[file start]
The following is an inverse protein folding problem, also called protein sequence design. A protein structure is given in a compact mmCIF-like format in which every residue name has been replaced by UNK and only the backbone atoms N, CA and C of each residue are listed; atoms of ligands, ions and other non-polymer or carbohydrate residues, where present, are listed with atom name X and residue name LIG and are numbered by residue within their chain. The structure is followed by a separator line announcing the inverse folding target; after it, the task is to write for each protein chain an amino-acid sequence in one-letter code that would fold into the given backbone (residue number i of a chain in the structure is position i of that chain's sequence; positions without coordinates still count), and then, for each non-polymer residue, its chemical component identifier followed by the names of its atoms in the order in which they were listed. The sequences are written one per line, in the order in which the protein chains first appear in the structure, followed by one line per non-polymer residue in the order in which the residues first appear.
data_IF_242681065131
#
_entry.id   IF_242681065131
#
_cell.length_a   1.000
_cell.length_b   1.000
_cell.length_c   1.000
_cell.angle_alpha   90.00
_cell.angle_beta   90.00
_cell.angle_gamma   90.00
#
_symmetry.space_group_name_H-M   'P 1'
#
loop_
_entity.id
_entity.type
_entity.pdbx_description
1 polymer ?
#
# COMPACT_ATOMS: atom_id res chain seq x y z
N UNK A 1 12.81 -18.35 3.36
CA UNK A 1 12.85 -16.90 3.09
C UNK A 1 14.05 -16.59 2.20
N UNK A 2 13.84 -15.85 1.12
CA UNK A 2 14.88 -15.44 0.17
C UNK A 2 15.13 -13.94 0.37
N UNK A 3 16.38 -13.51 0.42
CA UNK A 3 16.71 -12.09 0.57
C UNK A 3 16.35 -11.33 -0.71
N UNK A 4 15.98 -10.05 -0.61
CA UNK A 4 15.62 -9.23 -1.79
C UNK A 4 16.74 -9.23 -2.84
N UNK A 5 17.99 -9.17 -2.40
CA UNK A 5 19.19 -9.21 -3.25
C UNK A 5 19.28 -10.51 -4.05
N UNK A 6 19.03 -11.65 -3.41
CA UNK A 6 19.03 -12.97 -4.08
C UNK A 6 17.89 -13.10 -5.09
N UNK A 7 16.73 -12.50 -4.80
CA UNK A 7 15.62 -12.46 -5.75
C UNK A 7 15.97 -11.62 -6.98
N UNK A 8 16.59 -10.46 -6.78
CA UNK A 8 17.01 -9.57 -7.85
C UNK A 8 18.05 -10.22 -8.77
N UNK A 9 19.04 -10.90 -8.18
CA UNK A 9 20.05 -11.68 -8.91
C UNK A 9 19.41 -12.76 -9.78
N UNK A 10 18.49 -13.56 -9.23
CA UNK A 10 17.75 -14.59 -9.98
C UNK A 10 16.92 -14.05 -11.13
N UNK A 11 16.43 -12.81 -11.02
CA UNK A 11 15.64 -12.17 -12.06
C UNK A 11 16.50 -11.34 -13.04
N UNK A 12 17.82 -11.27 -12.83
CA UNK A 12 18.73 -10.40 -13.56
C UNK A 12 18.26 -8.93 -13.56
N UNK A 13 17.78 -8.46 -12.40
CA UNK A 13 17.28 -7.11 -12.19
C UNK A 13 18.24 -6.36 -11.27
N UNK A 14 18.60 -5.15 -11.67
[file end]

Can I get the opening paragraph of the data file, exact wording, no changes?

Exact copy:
The following is an inverse protein folding problem, also called protein sequence design. A protein structure is given in a compact mmCIF-like format in which every residue name has been replaced by UNK and only the backbone atoms N, CA and C of each residue are listed; atoms of ligands, ions and other non-polymer or carbohydrate residues, where present, are listed with atom name X and residue name LIG and are numbered by residue within their chain. The structure is followed by a separator line announcing the inverse folding target; after it, the task is to write for each protein chain an amino-acid sequence in one-letter code that would fold into the given backbone (residue number i of a chain in the structure is position i of that chain's sequence; positions without coordinates still count), and then, for each non-polymer residue, its chemical component identifier followed by the names of its atoms in the order in which they were listed. The sequences are written one per line, in the order in which the protein chains first appear in the structure, followed by one line per non-polymer residue in the order in which the residues first appear.